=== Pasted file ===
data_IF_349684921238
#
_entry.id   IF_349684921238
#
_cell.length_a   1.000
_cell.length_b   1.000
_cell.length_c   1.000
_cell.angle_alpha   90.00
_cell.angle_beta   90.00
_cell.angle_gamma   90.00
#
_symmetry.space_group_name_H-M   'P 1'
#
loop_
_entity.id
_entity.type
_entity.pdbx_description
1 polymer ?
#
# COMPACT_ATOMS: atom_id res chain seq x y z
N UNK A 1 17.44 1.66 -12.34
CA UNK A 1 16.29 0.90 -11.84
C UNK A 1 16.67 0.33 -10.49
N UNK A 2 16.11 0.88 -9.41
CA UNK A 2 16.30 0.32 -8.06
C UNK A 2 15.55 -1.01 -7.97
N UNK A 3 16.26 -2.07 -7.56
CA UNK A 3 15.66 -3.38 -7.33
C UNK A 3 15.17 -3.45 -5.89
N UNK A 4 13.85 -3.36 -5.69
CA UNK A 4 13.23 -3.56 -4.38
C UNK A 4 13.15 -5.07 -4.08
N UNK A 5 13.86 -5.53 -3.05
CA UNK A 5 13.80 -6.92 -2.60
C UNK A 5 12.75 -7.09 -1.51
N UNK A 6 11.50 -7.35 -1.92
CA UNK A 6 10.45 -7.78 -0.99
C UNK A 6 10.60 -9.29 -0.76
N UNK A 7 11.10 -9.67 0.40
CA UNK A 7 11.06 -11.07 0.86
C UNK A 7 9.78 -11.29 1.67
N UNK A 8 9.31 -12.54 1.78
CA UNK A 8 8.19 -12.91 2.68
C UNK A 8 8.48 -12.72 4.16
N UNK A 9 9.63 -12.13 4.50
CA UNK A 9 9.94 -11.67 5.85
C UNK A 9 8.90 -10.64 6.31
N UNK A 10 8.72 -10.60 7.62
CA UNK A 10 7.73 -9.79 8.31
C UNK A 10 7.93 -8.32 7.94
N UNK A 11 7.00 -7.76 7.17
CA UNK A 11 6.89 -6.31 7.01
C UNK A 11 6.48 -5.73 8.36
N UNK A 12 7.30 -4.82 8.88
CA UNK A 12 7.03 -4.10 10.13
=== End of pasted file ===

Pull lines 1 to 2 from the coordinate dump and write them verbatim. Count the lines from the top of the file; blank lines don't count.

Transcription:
data_IF_349684921238
#